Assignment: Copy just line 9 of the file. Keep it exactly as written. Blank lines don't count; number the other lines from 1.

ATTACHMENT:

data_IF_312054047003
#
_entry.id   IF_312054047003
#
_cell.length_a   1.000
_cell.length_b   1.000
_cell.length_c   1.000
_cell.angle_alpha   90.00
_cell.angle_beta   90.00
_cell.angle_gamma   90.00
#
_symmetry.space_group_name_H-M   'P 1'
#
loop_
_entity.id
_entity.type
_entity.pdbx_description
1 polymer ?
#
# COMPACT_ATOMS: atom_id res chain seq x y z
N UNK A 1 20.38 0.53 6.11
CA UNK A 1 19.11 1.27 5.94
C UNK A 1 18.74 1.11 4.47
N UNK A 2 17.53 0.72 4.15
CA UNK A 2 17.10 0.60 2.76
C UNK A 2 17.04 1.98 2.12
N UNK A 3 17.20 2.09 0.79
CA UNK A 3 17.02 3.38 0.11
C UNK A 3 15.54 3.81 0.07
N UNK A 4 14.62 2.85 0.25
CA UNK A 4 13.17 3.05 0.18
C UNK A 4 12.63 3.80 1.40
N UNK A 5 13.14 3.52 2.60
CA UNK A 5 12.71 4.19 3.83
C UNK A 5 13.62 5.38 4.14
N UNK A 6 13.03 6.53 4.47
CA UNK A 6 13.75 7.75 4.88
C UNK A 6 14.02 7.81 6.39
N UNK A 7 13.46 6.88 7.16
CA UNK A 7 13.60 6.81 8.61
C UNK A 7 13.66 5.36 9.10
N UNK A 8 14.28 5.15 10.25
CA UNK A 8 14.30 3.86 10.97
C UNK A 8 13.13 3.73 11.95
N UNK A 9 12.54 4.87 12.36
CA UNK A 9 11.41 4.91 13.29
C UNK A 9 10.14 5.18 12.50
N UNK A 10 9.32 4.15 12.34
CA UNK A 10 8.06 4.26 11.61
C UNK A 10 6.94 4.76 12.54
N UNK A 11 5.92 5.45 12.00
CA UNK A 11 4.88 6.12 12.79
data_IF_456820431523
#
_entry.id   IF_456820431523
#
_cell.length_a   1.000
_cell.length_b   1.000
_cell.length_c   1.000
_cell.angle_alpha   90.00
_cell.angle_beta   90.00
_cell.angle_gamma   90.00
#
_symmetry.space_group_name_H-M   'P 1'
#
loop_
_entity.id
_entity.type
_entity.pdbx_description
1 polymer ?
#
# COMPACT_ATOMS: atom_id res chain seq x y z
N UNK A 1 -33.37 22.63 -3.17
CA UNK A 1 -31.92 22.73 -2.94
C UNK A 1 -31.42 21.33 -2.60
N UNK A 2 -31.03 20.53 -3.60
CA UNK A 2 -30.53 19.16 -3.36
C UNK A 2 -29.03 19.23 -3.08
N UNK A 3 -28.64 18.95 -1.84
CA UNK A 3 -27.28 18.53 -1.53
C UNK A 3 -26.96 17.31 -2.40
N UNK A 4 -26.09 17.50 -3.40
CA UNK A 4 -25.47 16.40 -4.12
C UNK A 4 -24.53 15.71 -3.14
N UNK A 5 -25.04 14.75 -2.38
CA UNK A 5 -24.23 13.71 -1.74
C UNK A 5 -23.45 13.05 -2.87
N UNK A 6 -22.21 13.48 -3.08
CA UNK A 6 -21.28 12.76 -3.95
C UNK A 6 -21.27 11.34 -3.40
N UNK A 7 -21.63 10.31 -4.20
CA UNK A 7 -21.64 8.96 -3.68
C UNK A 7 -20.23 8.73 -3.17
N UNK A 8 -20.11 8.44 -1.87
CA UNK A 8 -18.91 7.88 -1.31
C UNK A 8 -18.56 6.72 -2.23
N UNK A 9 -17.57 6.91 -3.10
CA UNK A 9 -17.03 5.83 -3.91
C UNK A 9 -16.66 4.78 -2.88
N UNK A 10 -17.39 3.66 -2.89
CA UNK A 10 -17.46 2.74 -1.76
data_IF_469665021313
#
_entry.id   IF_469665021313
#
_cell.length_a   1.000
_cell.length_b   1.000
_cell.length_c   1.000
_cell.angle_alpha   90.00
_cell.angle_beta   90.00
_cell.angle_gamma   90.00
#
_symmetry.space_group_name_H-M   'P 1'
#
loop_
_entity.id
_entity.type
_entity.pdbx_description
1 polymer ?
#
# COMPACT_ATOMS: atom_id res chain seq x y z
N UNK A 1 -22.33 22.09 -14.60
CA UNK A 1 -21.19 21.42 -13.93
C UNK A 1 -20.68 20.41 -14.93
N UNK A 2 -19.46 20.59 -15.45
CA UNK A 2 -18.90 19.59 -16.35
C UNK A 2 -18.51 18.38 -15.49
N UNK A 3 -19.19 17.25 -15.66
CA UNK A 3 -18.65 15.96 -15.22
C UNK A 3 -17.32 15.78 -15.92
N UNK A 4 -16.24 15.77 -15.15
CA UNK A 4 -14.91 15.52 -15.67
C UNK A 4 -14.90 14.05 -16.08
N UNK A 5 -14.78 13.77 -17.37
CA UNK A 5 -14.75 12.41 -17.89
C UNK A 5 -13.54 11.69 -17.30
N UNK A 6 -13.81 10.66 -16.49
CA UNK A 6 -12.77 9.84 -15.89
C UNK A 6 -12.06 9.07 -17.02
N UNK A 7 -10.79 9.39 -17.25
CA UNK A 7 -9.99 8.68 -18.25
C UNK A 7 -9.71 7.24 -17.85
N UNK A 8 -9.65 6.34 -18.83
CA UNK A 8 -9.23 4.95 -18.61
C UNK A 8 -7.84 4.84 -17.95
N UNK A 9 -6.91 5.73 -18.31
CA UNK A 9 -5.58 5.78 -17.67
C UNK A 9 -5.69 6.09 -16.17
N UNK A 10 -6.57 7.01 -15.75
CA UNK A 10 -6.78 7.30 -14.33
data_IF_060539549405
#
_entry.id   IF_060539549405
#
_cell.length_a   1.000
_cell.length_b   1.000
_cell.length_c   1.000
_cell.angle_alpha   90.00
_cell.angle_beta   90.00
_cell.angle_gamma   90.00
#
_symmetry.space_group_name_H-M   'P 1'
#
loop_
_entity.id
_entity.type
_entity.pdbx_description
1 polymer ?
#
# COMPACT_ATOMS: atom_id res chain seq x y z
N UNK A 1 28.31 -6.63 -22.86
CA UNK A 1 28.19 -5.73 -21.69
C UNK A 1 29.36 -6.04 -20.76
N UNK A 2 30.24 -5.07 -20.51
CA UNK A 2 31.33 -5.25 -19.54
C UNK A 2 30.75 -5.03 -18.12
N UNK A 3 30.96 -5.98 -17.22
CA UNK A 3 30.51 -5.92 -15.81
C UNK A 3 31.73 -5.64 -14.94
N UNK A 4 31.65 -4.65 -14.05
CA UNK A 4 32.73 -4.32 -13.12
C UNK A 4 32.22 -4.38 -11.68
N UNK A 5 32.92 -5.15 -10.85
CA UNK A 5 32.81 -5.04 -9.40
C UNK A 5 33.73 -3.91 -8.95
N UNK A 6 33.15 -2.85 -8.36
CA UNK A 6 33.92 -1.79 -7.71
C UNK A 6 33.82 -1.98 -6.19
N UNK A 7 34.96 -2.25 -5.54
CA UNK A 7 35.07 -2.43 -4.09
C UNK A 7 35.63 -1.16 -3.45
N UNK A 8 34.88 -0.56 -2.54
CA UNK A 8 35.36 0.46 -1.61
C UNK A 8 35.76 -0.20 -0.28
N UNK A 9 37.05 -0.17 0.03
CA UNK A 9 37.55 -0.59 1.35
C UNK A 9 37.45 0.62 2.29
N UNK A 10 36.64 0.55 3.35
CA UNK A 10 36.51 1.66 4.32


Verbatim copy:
_cell.angle_beta   90.00